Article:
Oh, the things I have learned since writing this…which also seems an incredibly timely piece since I have not, as of late, been able to dredge up much hope in the face of so much horror.
Despite the constant reminders of parents, grandparents, aunts and uncles that I still have youth on my side, I don’t often feel young anymore. Going to school and working as close to full time at two jobs as that endeavor allows seems to suck away much of my youthful vitality, leaving me feeling mostly exhausted, cranky, and just this side of sane (maybe).
These are all first world problems, of course. I have two jobs while many are unemployed and with a spectacular blend of dumb luck and sheer bitter spite I have managed to thus far avoid the crushing tuition debts which many of my friends are already enduring. Nonetheless, there is a certain spunk which I once had that is no longer with me and which I sometimes find myself missing pretty intensely.
What is this spunk of which I speak? It’s hard to identify, because I wasn’t aware of it at the time, or even after it left. I only became aware that it had ever existed in the past year, when I heard a song on the radio that took me back to a dance party in the basement of a hotel in Washington D.C. It came on the radio as I was pulling into the parking lot at the art center where I work, and I found myself sitting out there in the dark bawling in the most pathetic fashion. I didn’t know why I was crying exactly, but I knew it had something to do with no longer being the person I used to be.
The person I used to be went to D.C. and fell in love. On that first night she walked with her classmates against the frigid freaking D.C. wind to the Vietnam memorial and she stood at the foot of Lincoln’s statue and cried because her country’s history is so brief, bloody, and horrific but once in a rare while great. She wore a lot of gaudy, vibrant colors and her fingers were decked out in an array of silver rings that clicked together when she gestured. She had a passion for music, especially classic rock, and she’d spent many a sleepless night writing through hours of The Beatles. She felt things – everything – with the kind of abandon that me as I am now can only dream about.
I’m not entirely sure what happened to that adventurous zest for life which was once my defining feature, but I have a sneaking suspicion that it’s just exhausting to make it through this world, with everything that’s happening in it, sustaining that kind of optimistic enthusiasm. In the face of all of the ugliness, all of the ignorance and blatant, unabashed cruelty so often sanctioned by governments and religions around the world, I feel very small and impotent. I know I’m not the only one – I’m one of an entire generation of people who have been repeatedly made to feel disposable and then shat upon for being lazy and narcissistic.*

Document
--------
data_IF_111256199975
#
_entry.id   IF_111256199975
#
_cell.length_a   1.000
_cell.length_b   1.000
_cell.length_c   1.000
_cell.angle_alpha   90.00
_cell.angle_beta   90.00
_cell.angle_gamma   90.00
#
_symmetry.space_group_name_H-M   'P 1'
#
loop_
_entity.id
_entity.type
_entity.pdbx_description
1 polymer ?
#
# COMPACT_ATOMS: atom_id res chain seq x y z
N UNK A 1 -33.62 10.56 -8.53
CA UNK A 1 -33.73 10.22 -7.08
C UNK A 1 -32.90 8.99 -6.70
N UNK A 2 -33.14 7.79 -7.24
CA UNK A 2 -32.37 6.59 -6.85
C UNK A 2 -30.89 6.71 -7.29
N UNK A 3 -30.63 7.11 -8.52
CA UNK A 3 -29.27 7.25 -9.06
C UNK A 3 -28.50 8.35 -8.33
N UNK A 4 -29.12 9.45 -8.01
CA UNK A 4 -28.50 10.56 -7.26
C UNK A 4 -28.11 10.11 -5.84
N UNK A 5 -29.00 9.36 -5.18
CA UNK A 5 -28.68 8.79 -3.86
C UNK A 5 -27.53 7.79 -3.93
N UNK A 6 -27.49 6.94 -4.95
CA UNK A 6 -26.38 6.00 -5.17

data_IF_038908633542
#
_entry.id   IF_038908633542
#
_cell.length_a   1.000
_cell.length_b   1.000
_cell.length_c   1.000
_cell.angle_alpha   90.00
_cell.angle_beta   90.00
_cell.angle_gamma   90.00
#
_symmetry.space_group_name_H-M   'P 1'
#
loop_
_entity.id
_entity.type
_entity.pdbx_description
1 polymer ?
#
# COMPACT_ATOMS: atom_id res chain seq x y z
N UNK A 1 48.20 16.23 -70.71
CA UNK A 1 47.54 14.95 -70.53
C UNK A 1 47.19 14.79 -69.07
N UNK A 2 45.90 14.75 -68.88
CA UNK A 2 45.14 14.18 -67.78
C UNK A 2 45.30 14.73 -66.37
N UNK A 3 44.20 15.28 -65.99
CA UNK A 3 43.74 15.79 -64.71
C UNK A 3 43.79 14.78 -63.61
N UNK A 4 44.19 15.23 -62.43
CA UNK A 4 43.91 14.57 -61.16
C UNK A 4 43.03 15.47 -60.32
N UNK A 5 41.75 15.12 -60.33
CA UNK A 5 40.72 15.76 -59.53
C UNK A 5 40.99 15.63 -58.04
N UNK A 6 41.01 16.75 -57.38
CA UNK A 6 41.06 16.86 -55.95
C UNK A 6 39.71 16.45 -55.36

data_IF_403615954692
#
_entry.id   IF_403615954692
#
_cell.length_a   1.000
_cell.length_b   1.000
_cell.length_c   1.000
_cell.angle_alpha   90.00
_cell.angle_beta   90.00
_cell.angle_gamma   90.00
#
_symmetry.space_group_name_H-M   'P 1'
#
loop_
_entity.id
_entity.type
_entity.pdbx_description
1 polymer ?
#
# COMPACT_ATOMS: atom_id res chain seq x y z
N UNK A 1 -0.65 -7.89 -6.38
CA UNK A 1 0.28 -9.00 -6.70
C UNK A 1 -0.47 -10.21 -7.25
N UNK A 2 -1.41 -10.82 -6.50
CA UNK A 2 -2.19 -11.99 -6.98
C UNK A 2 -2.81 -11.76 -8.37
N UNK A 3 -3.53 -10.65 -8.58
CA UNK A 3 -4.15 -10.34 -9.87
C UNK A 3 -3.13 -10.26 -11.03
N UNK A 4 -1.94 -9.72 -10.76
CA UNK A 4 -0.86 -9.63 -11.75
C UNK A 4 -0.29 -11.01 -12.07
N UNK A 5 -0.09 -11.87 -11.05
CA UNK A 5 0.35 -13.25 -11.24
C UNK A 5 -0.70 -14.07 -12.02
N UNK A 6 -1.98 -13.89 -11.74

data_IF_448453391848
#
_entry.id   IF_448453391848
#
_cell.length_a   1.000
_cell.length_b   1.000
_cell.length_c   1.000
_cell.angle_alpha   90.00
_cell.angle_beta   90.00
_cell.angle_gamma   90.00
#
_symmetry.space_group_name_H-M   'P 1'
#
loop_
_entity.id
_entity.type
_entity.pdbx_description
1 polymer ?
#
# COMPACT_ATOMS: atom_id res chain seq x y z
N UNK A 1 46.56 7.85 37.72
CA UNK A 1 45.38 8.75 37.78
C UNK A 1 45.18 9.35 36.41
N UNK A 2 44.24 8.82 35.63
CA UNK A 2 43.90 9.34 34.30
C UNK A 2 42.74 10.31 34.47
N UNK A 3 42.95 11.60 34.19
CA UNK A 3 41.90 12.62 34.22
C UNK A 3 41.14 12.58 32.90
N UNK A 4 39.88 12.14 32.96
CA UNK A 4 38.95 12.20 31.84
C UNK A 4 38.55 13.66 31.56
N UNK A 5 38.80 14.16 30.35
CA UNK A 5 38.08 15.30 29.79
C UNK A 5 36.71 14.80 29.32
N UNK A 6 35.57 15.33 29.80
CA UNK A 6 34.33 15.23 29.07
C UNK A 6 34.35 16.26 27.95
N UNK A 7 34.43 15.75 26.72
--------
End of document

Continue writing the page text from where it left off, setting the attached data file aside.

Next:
Before the spunk left me, I cranked out a lot of work. Hundreds of pages of short stories, novellas, and novels, and in a very short span of time. Looking back now I see that most of it was, to be quite blunt, sloppy bullshit (everyone has to write the sloppy bullshit out before they figure out what it takes to be good, I guess). Early on it was pointed out to me that I had (still sometimes do) a tendency to drift into melodrama. I had a lot of things to say about a lot of subjects, damn it, and not enough time to write a different story for each thing! Who has time for such things? Bah. But at the time I was writing and figuring out how to write and I loved it, and I suppose that’s all that mattered.
Even amid all of that hurried, self-confident (maybe even arrogant) melodrama I can see some pretty solid nuggets of good ideas. I would love to revisit some of those things – the first story I wrote about cancer (why does cancer pop up in so many of my stories?) a story very loosely inspired by a number of events in the life of my favorite artist, Vincent van Gogh. I’m not terribly concerned with the certain something lacking in my old works (like I said, pretty much all writers must write the bad writing out before they can turn out something truly, beautifully meaningful). I am, however, rather intimidated by the horrible execution of those ideas when it comes to the possibility of revisiting them. How does one go about revising something like that?
Now that I’m attempting to recollect some of that spunk, I think it’s worth considering that I may not be able to revise what I wrote then…but I could rewrite. Within a (hopefully) more mature and grounded framework I might be able to reclaim some of those ideas and run with them.
It might be an adventure – a new quest line, you could say. The accompanying side quest? Reclaim some of my younger self’s enthusiasm, hope and energy and bring them into the now. Maybe I could use them to help drive away some of the self-conscious uncertainty and the near crippling fear that has crept in to fill the void they left.
That sounds good.
* This is a wonderful video in response to the negative things people say about millennials. It paints in broad strokes, like any generalization about a whole group of people, so for that should be taken with a grain of salt, but I think it communicates the point quite well.